Caretaking. The parturient female generally constructs a hollow nest of an available material. She spends much time in the nest huddled over the young. The young are licked at frequent intervals, most often in the perineal region. Retrieving of young removed from the nest, amount of huddling, and nest building have been used as the basis of a quantitative rating scale for maternal behavior ( Leblond and Nelson, 1937; Leblond, 1940).

Young mice elicit retrieving much more effectively than older ones. The percentage of successful retrievals with 1-day-old young was 83; 5-day-old, 78; 10-day-old, 54; and 15-day-old, 11. Leblond ( 1940) found that the expression of maternal behavior in mice was little influenced by hormones of parturition and lactation. Maternal behavior could be evoked in intact and hypophysectomized males and virgin females by leaving young in the cage, a process called "sensitization." Males were found which retrieved dislocated young mice as readily as did females.

The extensive investigations of Beniest-Noirot ( 1958) have confirmed the independence of so-called maternal behavior from hormonal control. Postparturient and virgin females and males performed equally well on her maternal behavior tests, which included retrieving, nest building, nursing care, and assumption of a nursing position. Similarly, adult mice of both sexes with and without breeding histories ate placentas, gnawed umbilical cords, and cleaned young when confronted with newborn mice. These activities are not maternal in a strict sense but are responses made to appropriate stimuli. The only probable hormonal effect noted by Beniest-Noirot was increased defense of the nest by postparturient females. Caretaking responses, though not dependent upon prior experience with infant mice, were more frequent in mice which had spent 3 days with their dam's second litter.

Whisker-eating, mutilation, and cannibalism of young are disturbances of caretaking behavior which vary in incidence among inbred strains. Their genetics has been reported only in a preliminary fashion (Hauschka, 1952a, 1952b). Cannibalism is often a serious problem to the animal breeder and experimentalist, but no thoroughly satisfactory explanation has been advanced for its occurrence in certain lines and individuals. Disturbing the mother may be an inciting factor. Beniest-Noirot ( 1958) found more cannibalism in mothers selected for strong defense of their nests against intruders. Some experimenters working with neonatal mice routinely remove the mother and anesthetize her lightly with ether, while the young are being handled, to reduce the incidence of cannibalism.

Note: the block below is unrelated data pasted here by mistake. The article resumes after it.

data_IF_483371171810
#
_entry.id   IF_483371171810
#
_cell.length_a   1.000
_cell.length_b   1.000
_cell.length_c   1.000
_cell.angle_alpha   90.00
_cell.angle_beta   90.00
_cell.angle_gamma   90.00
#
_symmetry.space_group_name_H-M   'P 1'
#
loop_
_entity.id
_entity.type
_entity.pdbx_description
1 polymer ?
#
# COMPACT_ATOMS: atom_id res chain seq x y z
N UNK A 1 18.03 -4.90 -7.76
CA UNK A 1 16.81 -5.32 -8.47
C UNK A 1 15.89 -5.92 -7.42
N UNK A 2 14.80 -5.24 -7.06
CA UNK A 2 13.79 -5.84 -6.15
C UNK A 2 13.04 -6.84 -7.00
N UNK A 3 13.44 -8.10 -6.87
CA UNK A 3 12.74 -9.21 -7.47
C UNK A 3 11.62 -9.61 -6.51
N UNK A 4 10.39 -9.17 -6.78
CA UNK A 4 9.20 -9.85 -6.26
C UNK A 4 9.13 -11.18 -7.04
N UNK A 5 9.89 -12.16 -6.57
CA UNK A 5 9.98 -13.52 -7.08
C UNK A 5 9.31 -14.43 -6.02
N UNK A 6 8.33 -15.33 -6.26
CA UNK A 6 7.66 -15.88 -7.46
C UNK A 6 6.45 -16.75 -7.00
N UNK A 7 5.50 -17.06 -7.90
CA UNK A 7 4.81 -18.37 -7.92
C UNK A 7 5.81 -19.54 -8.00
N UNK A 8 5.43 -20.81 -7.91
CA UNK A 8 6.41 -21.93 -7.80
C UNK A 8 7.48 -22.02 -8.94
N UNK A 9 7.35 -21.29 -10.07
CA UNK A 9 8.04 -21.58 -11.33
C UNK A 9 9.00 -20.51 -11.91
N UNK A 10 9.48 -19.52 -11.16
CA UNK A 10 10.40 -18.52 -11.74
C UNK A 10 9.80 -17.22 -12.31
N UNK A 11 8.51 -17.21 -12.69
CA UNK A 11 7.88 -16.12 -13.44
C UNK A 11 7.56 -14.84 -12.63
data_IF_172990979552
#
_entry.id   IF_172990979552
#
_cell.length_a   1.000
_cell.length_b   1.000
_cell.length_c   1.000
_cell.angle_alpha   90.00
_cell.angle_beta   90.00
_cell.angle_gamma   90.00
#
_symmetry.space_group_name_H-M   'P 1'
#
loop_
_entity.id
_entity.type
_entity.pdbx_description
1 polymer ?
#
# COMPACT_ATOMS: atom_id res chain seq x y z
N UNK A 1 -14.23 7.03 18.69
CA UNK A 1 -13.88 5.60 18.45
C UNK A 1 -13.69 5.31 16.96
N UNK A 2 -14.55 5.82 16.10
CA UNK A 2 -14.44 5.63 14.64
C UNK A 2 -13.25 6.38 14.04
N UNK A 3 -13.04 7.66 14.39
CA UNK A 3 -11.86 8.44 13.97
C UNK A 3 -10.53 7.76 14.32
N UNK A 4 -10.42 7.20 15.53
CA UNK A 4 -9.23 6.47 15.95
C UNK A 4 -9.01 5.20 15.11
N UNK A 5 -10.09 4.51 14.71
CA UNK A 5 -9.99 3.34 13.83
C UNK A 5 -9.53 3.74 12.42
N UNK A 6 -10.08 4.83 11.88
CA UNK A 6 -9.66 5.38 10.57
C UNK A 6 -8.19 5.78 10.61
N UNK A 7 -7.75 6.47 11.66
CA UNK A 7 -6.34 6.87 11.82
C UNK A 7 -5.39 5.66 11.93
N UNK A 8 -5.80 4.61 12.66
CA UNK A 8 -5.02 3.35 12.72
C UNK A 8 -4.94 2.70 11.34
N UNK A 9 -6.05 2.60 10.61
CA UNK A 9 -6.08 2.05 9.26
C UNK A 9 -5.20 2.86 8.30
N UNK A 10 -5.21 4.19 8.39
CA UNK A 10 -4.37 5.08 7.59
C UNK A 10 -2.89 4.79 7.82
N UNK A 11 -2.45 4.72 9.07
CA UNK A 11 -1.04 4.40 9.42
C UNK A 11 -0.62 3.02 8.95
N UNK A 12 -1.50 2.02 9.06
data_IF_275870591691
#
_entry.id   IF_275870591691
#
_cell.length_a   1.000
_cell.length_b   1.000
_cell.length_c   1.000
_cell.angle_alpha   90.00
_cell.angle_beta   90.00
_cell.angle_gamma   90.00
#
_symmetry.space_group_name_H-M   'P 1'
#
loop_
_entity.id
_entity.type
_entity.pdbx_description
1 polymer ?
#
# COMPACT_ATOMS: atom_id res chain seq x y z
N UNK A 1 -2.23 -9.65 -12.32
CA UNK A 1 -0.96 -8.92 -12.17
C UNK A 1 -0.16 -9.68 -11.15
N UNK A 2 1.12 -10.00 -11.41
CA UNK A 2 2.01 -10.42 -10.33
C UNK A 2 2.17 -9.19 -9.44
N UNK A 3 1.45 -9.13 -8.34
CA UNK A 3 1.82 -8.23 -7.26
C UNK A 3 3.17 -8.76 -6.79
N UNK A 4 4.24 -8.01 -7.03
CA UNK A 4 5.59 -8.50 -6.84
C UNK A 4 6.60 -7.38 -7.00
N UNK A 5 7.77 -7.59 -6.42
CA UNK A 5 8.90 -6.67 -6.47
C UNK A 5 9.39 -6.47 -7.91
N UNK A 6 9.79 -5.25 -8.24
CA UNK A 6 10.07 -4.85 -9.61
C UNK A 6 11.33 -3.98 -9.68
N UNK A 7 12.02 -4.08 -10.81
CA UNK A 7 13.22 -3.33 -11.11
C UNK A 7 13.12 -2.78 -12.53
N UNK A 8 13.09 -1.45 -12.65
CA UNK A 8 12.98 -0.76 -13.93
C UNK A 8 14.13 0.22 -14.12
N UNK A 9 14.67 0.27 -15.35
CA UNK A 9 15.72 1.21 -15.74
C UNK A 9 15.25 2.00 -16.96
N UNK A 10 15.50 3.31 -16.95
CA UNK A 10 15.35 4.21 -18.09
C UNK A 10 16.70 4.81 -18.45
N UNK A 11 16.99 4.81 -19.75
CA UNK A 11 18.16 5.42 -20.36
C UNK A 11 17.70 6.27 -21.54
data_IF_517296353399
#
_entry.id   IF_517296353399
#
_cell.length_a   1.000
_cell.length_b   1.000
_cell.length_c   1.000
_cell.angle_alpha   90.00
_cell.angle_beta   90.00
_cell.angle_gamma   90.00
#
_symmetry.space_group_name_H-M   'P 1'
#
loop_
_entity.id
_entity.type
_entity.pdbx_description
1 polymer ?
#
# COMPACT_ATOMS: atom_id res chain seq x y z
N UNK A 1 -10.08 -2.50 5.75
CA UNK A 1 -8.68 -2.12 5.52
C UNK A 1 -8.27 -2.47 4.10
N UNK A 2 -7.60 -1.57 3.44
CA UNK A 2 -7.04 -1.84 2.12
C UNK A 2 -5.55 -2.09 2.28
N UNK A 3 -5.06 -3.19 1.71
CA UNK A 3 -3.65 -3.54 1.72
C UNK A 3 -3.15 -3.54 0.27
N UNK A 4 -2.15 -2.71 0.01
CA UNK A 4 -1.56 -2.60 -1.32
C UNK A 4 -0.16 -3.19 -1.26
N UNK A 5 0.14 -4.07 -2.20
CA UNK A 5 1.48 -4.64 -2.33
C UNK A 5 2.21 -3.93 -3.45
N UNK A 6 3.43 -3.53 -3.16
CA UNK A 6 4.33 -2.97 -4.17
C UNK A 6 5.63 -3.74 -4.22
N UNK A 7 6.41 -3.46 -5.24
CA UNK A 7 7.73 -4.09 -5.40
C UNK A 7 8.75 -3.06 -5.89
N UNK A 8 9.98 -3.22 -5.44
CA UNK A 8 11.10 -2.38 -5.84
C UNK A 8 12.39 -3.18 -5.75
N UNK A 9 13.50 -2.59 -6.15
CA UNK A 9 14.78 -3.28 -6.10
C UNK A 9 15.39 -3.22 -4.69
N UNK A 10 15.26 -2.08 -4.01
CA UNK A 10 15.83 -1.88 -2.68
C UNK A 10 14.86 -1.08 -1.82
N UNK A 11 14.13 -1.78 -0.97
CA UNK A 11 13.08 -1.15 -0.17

Willingham ( 1956) measured defecation, urination, activity, freezing, emergence into open and enclosed areas, and squeaking in several different situations. The matrix of intercorrelations was factor-analyzed, and six factors were extracted. The first, called "elimination," had significant loadings on all the defecation and urination measures. The second factor was named "freezing." Willingham concluded that there are a variety of nearly independent types of emotional behavior and that the concept of general emotionality is an oversimplification.

Thompson ( 1953) scored 15 mouse strains on incidence of defecation in the open field ( Table 33-1). Several other investigators have used elimination as a measure of timidity ( Lindzey, 1951; Fuller et al., 1956).

An important challenge to the validity of elimination as an index of emotionality has recently come from Bruell ( 1963), who observed defecation in 25 different genotypes. Males defecated more than females, and hybrid males defecated more than their inbred sires. However, hybrid females defecated less than their inbred dams. Bruell's interpretation was that the defecation of male mice in a strange environment is a territory-marking response. Thus, increased defecation in hybrids was interpreted as restoration of adaptive responses depressed by inbreeding.

Antalfi ( 1963) has shown that freezing (William's second factor) in the presence of stress may be less strong in laboratory mice than in wild house mice. Freezing also has possible adaptive significance.


Conditioned responses. The earliest attempt to establish conditioned responses in mice came, most appropriately, from Pavlov ( 1923):